Storage always makes for a curious world. Western Digital's newest entry into the terabyte contest--it's second, if you count the company's Caviar Green drive--is geared for enthusiast performance. One look at the insides of this Caviar Black drive tells the entire tale. This is Western Digital's first three-platter terabyte drive, mimicking a move towards increased access speeds and areal densities that Samsung made some four months ago with its HD103UJ terabyte drive.
As much as we would love for our computers to work perfectly, the fact is that PCs and gadgets are complex devices that often fall short of exactly what we want. When confronted with this fact, we’re reminded of the old saw that says if you want something done right, it’s best to do it yourself. And who are we to doubt that kind of wisdom? As power users, we’re not content with hardware the way it comes out of the box; we have an insatiable need to hack our electronics in ways that will improve performance, functionality, and ease of use. And there’s no doubt about it, modifying your hardware will increase your productivity and make your life that much simpler.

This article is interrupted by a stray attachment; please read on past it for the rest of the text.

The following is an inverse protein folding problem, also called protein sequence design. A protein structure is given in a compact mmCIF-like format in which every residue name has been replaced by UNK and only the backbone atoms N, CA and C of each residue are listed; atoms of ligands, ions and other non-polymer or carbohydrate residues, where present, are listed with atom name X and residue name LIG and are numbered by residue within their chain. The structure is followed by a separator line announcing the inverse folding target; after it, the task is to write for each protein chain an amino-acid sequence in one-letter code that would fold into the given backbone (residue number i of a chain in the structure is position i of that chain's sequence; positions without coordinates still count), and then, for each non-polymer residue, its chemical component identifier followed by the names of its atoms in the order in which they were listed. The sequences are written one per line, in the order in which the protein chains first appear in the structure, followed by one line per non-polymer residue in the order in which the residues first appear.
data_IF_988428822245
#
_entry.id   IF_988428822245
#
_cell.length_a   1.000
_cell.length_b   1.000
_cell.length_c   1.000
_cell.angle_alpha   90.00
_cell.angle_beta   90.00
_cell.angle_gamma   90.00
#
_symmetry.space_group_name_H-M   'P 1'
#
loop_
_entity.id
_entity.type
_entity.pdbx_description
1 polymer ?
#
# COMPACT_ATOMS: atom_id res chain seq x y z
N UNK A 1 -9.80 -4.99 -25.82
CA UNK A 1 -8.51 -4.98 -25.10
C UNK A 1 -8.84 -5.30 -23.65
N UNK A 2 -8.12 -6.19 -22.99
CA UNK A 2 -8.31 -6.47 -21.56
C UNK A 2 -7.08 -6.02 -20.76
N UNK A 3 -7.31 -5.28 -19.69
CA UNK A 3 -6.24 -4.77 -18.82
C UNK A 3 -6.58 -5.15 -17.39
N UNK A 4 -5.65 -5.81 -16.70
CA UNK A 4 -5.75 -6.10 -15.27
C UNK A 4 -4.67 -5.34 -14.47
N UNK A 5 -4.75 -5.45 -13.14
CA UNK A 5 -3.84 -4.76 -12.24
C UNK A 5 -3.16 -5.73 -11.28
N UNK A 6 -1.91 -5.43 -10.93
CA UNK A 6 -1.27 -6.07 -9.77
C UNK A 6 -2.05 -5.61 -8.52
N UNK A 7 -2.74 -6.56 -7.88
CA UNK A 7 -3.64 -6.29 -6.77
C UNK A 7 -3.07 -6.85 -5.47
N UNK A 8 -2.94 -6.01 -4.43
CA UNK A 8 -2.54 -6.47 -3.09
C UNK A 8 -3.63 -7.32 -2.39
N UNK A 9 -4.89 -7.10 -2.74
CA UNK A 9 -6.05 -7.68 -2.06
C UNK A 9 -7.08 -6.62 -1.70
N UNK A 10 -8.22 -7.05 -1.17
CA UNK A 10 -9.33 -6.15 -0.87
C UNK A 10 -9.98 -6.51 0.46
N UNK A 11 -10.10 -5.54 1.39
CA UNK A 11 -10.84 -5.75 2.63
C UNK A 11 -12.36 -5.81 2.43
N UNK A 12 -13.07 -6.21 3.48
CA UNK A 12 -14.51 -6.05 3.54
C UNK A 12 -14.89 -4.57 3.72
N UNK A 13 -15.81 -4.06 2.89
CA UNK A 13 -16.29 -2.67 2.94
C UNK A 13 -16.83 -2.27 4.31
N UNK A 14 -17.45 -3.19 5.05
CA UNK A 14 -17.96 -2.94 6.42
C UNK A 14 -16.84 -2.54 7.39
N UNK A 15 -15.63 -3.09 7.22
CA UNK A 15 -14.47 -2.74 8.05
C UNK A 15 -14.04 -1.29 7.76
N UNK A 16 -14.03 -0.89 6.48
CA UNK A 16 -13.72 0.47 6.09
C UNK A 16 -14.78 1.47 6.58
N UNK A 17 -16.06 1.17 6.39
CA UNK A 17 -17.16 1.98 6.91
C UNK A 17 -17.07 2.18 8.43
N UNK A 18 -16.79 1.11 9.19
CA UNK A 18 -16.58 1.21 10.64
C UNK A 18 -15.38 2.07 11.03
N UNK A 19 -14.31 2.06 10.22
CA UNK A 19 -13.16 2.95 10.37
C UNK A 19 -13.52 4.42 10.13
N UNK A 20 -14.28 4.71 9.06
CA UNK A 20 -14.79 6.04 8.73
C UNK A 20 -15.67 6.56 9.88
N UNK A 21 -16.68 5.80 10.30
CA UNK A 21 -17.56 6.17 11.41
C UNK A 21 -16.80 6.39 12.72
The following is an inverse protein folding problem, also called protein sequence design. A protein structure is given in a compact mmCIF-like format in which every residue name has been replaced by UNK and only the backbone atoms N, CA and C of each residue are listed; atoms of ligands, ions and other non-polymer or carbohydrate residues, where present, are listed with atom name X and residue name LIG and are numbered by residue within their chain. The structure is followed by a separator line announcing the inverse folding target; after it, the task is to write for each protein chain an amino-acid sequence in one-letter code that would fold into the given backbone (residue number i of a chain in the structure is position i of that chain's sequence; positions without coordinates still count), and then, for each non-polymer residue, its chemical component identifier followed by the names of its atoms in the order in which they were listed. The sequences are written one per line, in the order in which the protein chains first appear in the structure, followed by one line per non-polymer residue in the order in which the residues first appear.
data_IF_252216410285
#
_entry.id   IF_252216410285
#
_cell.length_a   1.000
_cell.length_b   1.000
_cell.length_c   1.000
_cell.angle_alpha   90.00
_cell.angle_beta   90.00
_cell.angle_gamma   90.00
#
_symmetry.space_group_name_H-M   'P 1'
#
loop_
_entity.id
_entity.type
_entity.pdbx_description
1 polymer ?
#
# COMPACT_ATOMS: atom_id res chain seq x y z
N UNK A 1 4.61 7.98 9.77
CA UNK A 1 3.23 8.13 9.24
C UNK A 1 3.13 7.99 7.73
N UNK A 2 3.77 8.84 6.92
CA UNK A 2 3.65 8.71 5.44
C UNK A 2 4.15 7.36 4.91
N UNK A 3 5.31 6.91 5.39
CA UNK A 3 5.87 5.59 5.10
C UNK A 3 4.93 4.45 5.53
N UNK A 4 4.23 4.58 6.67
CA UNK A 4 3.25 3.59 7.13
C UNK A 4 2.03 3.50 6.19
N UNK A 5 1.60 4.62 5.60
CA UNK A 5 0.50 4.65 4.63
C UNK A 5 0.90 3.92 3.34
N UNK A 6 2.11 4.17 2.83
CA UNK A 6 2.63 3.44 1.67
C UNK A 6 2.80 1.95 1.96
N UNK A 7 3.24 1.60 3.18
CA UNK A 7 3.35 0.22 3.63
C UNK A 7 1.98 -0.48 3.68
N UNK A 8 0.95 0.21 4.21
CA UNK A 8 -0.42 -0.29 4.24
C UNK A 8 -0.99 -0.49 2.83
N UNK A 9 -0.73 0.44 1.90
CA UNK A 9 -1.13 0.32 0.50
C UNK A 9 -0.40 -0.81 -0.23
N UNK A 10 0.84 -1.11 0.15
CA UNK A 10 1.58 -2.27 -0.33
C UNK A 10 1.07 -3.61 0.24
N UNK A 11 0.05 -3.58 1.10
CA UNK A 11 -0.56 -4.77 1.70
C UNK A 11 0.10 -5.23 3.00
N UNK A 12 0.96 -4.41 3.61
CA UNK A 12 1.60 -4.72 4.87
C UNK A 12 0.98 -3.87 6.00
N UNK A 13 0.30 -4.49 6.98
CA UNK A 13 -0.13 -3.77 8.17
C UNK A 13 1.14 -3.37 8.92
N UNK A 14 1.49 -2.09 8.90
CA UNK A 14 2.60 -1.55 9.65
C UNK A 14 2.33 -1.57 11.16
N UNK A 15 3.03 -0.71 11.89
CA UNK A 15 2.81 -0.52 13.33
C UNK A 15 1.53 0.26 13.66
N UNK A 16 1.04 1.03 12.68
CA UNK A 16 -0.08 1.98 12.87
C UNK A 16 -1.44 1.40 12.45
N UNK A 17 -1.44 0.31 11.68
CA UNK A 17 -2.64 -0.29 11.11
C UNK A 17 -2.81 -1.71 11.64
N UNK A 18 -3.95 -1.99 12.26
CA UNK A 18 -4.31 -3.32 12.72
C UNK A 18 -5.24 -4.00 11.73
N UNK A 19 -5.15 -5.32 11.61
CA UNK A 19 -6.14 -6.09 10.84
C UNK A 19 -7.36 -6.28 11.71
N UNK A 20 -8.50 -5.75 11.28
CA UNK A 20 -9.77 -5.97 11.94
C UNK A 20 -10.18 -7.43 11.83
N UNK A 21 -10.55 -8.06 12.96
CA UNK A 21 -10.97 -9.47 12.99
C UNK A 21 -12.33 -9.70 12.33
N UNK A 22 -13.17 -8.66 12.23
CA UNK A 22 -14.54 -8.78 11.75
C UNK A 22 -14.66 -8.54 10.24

Whenever we see an all-in-one water-cooling setup that combines a pump,
radiator, fan, and miniature reservoir in a small enclosure, we get
nervous. They remind us of those wacky commercials from the
black-and-white era of television, when a slick-haired man in a fuzzy
gray suit would try to sell you some mystery tonic that could cure your
coughs, polish your car, and kill your cat. Just as those elixirs are
little more than junk science, we’ve found that budget water “coolers”
attempting to put too many operations under one roof tend to perform
marginally better, and often worse than, your processor’s cheapo stock
Compared to AMD’s gracefully engineered Radeon 3870 X2, Nvidia’s GeForce 9800 GX2 (represented here by Gigabyte’s implementation) is something of a kludge. But when we consider the performance that Nvidia’s design delivers, it’s hard to complain about elegance.
I’ve been skeptical of multi multi-GPU support since the days of
Nvidia’s original Quad SLI. Back then, bad drivers, a lack of game
support, and 30-inch panels that cost a month’s pay made the prospect